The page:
Christine Quinn mumbles goodbye to an old, problematic story about slush funds
Today is a "great day" for City Council Speaker Christine Quinn, in the words of one Democratic consultant, thanks to news that the slush fund probe into the City Council is over.
A lawyer hired by the Council told the New York Post that the U.S. Attorney informed him that an investigation into how phony names of nonprofit organizations found their way into the city budget is over. (A related investigation into misuse of funds by Councilman Larry Seabrook, though, is ongoing.)
Nothing is going to happen, in other words.
The Post's Sally Goldenberg appears to have reported the story out without much help, let alone encouragement, from the office of Quinn, who said after the fact that she knew the news for a long time without ever saying anything about it. Presumably she and her strategists figured the less said in public about what might have been her most unattractive moment as Council speaker, the better.
But it is good news for her nevertheless.
"No one running against Speaker Quinn for mayor will be able to use a slush-fund headline," said Democratic consultant Hank Sheinkopf, who worked on the 2009 re-election campaign of Michael Bloomberg, a Quinn ally.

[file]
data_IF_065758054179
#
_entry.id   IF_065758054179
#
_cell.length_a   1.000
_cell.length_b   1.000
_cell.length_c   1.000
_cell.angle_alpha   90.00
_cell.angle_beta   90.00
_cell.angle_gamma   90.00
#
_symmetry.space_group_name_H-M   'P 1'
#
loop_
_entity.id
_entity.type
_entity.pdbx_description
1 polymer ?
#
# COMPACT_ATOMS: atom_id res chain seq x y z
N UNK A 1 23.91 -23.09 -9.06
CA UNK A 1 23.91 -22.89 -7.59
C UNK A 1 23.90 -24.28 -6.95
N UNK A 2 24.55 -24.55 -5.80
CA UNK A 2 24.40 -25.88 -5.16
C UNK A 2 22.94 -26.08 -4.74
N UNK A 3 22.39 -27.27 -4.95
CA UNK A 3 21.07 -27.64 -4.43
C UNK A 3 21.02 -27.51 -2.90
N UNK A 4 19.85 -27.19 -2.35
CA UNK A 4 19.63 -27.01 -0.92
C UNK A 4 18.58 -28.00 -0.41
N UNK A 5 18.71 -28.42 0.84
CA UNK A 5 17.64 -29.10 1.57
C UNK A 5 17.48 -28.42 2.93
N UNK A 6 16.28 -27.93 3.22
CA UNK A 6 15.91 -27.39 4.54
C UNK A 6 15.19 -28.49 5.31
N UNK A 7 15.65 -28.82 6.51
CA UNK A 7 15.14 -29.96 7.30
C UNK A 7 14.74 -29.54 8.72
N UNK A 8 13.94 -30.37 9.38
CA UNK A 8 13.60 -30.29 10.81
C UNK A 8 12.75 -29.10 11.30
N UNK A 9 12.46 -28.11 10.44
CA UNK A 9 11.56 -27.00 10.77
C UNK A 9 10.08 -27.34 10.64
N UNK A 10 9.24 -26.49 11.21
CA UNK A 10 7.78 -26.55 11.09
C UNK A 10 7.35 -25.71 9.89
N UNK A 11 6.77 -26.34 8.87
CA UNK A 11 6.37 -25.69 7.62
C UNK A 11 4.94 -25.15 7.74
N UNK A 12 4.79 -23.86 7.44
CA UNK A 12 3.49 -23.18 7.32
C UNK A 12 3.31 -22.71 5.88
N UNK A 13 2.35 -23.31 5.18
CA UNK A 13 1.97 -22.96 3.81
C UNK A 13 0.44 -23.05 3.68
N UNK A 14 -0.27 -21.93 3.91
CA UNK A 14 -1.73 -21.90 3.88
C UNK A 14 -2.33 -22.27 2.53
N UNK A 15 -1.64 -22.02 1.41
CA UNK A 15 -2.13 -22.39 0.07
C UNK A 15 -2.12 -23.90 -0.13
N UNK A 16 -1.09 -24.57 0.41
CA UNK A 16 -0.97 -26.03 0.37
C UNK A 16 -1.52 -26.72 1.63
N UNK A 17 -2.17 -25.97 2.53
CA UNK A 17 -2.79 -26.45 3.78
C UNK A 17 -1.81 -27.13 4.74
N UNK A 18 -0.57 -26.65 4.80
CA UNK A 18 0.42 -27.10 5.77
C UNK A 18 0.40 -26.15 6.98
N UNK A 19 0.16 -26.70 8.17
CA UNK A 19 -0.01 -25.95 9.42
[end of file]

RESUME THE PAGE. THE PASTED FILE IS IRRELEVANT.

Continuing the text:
"This will only strengthen her hand," Sheinkopf said. "She not only becomes clean as a speaker, but also clean as a mayoral candidate, because she can say she assisted in the probe."
Quinn has said in her defense that when she learned of the practice, she ordered her staff to stop it, and when it continued, she brought it to the attention of authorities.
The slush fund—which started with Quinn's predecessors—had been considered by political insiders to be a significant potential vulnerability for Quinn heading into the 2013 mayor's race. (I contacted the offices of her likely 2013 rivals today; no one wanted to say anything, positive or negative, on the record.)
Quinn told reporters that the news nugget in today's New York Post story "is one that I have known for quite some time, that a number of years ago, the U.S. attorney's office basically closed the investigation into the holding codes."
("Holding codes" is the technical name for the slush-fund construct.)
"I was gratified when the lawyers that the Council had hired received written confirmation from the U.S. attorney’s office that the matter was closed without any action being taken," she said.